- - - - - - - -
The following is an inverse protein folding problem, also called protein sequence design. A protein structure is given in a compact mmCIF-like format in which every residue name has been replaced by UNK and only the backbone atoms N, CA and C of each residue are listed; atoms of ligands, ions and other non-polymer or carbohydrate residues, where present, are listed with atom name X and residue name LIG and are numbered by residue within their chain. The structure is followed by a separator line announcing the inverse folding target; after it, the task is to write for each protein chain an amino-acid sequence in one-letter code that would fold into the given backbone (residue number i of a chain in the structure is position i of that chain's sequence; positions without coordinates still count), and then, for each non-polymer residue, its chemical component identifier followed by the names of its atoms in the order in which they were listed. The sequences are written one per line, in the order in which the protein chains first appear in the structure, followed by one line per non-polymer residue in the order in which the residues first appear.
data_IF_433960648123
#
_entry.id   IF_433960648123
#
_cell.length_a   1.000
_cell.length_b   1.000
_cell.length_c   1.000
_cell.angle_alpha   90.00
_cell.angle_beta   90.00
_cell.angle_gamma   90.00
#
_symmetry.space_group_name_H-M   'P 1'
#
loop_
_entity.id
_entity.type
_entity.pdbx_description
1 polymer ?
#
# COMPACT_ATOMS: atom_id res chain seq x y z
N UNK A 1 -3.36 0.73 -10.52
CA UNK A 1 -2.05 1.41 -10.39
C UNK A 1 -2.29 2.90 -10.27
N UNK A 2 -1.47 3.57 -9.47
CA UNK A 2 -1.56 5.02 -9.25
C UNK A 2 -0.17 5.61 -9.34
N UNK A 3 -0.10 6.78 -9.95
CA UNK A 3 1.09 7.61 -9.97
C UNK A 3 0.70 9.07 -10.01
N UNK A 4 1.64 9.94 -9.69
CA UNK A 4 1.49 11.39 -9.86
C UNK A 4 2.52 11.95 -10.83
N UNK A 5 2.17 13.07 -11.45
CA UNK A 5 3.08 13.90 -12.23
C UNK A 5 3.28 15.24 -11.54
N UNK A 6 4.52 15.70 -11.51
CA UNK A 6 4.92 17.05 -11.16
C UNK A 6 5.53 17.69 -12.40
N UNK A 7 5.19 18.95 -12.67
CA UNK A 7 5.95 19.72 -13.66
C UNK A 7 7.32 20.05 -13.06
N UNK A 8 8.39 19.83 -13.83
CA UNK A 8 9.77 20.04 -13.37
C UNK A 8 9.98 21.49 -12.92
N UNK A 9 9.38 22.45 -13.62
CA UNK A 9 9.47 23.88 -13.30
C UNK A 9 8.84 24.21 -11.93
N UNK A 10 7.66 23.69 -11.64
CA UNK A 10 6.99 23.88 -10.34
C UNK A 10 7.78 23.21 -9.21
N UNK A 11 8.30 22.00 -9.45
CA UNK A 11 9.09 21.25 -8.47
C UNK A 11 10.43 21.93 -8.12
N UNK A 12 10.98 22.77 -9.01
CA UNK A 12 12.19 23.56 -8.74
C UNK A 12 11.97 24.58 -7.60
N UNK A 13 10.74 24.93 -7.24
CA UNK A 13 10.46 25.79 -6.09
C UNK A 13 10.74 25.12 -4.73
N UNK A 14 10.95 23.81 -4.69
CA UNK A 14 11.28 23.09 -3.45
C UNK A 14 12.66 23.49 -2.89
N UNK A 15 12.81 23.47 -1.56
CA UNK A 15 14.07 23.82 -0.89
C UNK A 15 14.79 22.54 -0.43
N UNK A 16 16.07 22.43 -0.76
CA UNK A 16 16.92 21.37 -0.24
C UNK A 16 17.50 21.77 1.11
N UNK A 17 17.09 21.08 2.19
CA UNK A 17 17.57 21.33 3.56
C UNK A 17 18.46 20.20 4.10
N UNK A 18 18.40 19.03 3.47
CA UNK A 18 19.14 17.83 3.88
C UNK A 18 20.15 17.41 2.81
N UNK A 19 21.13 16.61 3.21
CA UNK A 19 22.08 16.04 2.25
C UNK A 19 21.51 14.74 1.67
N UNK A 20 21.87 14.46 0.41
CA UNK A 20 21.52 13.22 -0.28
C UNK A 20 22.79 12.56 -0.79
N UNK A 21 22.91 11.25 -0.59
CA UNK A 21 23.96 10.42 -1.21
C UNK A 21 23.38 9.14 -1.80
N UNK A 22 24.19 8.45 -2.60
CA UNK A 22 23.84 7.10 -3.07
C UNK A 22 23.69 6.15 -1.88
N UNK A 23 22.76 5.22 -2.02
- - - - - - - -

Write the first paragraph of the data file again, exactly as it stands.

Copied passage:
The following is an inverse protein folding problem, also called protein sequence design. A protein structure is given in a compact mmCIF-like format in which every residue name has been replaced by UNK and only the backbone atoms N, CA and C of each residue are listed; atoms of ligands, ions and other non-polymer or carbohydrate residues, where present, are listed with atom name X and residue name LIG and are numbered by residue within their chain. The structure is followed by a separator line announcing the inverse folding target; after it, the task is to write for each protein chain an amino-acid sequence in one-letter code that would fold into the given backbone (residue number i of a chain in the structure is position i of that chain's sequence; positions without coordinates still count), and then, for each non-polymer residue, its chemical component identifier followed by the names of its atoms in the order in which they were listed. The sequences are written one per line, in the order in which the protein chains first appear in the structure, followed by one line per non-polymer residue in the order in which the residues first appear.